Today, he conducts vital marine policy issues for the U.S. Department of Commerce in Alaska and serves on a number of advisory committees focused on sustainable management of marine resources. Gasper has lectured at symposiums and workshop around the country, and for a variety of undergraduate and graduate courses at the University of Alaska. The avid fisherman devotes his free time to freelance writing, traveling, and advocating for environmental stewardship on an international scale.
Gasper paid his own way through school with multiple jobs as he volunteered in his field of interest. In addition to being a role model for students who are interested in a sustainability-focused career, he is also a role model for those who don’t seek out the limelight, but do seek out quiet ways of influence.
“I am honored and humbled to be named a PCC Diamond Alum,” Gasper said. “Joining this distinguished group is a tribute to the quality of education I obtained at PCC, and the role the college played in shaping my life.
“As a young student, right out of high school, I lacked the study skills, money and discipline needed to complete a four-year degree,” he added. “PCC provided me with the study skills, necessary courses, and confidence needed to be successful in my future academic endeavors. My successes later in life were certainly wedded to that important period of time I spent at PCC.”
Mallory is an acclaimed Pacific Northwest installation artist whose extensive art resume includes awards, grants and exhibitions across the country.
Her latest exhibition, “A Further Gleaning,” was featured at PCC’s North View Gallery on the Sylvania Campus in February. The work was part of her 2015 GLEAN residency at the Metro Waste Transfer Station in Northwest Portland, intended to prompt people to think about their consumption habits, inspire creative reuse, and initiate larger conversations about the waste society generates.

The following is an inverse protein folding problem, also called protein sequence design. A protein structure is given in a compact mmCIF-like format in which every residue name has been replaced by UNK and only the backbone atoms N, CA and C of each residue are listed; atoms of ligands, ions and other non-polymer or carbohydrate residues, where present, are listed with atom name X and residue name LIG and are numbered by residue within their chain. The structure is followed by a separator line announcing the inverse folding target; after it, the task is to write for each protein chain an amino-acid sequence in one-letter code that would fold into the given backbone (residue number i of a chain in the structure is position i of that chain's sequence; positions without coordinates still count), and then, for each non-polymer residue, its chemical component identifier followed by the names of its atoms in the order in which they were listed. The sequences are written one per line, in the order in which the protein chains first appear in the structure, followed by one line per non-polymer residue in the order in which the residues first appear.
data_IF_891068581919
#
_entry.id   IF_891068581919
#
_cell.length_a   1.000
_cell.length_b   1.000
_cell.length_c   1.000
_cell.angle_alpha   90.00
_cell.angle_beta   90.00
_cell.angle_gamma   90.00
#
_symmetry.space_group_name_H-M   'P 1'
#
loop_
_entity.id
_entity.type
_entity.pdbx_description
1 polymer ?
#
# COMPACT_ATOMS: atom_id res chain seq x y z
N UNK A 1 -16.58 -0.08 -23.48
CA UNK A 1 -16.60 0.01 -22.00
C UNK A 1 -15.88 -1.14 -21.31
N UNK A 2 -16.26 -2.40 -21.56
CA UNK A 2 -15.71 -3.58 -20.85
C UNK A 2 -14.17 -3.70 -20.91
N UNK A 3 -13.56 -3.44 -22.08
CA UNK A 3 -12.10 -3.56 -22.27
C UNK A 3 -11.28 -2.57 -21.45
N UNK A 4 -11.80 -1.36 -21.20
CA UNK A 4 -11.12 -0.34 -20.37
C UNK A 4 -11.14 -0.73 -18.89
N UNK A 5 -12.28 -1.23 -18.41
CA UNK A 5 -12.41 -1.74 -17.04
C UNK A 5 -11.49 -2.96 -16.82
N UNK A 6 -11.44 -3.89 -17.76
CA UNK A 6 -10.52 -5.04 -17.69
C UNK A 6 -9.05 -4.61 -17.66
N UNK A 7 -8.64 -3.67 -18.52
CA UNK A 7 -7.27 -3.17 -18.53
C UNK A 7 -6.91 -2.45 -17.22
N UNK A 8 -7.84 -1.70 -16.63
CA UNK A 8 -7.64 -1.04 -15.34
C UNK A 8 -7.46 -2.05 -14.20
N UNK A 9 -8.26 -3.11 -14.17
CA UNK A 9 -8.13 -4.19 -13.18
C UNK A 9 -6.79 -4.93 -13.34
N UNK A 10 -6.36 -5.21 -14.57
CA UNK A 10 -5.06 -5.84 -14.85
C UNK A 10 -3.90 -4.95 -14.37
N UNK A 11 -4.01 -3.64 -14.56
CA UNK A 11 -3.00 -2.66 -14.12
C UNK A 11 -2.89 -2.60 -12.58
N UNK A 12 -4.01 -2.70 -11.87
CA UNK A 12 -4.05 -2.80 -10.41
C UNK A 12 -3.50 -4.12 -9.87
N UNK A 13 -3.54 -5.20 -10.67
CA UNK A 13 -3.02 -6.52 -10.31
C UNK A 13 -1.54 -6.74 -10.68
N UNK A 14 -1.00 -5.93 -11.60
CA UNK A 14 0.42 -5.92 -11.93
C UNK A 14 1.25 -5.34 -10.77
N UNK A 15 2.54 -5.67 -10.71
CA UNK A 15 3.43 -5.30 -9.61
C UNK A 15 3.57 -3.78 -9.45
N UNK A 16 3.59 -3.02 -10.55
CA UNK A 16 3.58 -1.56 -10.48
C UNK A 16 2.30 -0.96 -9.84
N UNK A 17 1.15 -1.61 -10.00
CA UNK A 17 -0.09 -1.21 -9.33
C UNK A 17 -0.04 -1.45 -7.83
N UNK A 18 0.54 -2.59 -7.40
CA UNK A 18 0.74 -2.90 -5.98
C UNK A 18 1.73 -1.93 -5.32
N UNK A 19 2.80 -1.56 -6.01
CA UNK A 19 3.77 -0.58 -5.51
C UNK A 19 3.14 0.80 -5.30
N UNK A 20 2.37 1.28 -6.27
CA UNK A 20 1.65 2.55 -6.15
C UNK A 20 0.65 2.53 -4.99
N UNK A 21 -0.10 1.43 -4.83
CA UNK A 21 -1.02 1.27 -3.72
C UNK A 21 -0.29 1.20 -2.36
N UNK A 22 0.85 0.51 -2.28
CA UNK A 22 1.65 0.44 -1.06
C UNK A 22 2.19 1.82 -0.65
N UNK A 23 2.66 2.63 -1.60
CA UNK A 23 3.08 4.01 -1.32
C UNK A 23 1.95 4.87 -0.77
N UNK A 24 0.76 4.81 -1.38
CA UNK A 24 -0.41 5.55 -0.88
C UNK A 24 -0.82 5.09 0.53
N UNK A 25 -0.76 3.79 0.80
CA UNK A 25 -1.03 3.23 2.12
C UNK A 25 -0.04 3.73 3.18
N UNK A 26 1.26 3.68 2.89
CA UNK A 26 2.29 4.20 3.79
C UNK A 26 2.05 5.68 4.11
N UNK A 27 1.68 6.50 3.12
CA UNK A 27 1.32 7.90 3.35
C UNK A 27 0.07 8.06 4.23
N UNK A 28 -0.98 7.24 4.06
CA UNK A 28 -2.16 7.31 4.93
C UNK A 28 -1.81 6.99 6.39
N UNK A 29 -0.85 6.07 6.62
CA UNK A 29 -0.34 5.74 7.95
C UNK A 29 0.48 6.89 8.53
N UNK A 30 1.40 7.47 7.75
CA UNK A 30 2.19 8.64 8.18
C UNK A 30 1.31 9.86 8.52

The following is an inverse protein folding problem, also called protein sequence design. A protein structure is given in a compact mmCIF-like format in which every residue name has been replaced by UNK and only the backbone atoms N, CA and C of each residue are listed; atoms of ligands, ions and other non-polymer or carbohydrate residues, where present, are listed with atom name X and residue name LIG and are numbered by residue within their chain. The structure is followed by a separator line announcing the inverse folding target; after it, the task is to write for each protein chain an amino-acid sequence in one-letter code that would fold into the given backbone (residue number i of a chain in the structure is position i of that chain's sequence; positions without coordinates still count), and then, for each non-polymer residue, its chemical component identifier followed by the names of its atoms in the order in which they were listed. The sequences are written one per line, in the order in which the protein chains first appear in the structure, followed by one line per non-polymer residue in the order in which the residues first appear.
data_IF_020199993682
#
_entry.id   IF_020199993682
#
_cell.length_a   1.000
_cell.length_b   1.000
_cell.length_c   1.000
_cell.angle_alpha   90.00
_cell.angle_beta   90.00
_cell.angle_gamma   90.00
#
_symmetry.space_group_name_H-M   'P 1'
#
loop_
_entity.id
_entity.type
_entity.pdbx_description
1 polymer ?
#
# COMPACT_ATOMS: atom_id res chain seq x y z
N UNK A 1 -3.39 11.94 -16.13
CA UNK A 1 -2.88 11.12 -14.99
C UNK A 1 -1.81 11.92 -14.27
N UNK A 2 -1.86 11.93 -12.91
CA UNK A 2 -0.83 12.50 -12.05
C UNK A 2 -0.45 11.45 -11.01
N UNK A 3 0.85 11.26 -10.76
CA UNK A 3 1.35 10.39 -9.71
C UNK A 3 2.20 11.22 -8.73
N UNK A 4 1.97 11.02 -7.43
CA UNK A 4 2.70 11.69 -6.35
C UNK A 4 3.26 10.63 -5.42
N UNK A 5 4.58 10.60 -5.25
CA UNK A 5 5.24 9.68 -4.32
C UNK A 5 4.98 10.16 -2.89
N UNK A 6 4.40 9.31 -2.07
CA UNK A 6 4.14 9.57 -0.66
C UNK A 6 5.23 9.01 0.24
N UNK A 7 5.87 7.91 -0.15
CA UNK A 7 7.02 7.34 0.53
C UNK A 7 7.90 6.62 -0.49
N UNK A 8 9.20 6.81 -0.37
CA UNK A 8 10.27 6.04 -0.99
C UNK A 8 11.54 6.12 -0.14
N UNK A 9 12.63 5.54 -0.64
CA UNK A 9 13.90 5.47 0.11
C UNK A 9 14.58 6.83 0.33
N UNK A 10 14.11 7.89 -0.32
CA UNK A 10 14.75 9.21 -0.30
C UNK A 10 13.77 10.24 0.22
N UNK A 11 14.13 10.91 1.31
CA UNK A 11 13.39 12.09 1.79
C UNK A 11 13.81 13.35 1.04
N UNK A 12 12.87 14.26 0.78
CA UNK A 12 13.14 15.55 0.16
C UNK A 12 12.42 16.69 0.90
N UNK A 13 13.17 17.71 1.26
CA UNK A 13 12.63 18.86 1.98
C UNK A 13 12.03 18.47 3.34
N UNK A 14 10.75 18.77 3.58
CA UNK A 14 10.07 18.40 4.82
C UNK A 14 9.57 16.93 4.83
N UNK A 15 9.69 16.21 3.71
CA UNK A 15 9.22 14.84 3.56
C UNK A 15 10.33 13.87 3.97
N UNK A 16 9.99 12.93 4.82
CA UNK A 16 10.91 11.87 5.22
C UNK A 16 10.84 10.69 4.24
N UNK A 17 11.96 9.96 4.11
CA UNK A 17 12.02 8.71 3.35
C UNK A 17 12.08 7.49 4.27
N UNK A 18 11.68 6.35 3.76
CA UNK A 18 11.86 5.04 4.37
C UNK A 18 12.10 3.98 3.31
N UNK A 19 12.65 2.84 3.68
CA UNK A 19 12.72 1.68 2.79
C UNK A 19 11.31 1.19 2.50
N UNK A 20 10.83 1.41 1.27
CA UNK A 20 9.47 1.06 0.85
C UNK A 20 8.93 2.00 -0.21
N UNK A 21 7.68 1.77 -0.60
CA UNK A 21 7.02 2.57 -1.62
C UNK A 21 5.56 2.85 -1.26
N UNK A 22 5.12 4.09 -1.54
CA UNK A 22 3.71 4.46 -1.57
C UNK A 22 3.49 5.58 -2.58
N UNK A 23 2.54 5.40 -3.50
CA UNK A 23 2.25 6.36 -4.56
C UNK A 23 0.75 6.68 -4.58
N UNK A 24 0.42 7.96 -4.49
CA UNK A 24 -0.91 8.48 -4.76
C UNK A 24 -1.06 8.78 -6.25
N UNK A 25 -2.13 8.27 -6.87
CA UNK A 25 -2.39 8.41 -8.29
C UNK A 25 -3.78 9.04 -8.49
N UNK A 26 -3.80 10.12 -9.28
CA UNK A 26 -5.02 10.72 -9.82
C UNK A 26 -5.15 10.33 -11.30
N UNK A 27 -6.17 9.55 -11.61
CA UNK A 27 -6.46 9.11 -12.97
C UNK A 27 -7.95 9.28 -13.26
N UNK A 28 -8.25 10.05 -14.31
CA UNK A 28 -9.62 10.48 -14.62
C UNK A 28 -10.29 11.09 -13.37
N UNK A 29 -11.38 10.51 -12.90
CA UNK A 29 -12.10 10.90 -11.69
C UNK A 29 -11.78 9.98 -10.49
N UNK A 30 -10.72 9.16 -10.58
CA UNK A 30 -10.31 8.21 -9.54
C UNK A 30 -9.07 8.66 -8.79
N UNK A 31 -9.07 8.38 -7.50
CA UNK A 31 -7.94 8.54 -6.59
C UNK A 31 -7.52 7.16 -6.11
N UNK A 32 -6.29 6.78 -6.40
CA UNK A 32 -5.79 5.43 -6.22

“I’m inspired by things I find in nature and nature in general,” she said. “I also like working with found materials and materials that other people would consider junk. There is value in those things and art forces you too look deeper and harder.”
Mallory reinvented herself into a successful artist at 40 years old, and is enjoying success later in life. She is a champion of the college’s creative arts program because she took summer art classes at PCC while getting her bachelor’s degree from the Pacific Northwest College of Art.
“The first thing that comes to mind about the classes I took at PCC are the great facilities and high quality of instructors,” Mallory said. “It is important that art is happening at the community college because it’s often the place where people begin to learn about art in a serious way.”
Poe is an open source programmer and blogger living in France. After taking classes in international relations and economics at PCC, he went on to become the director of the Perl Foundation, and is the author of “Beginning Perl.” Perl is an open source programming language that is referred to as “the programmers’ Swiss Army Knife.” He is a regular speaker at conferences across the USA and Europe.
But it was his enrollment into PCC’s academic environment that catapulted him on his successful journey.
“I was in a rough patch in my life and I received a PCC catalog in the mail,” he remembered. “I took French classes and I was disappointed that I had forgotten the language, so I signed up. I had so much fun and realized how much I missed school that I just didn’t stop taking classes. Prior to PCC I was bouncing around at odd jobs in fast food restaurants, car sales, espresso stands and finally hitting my glory time of being the manager of a video arcade. I was pretty certain I had thrown my life away and that it was as good as it was going to get.”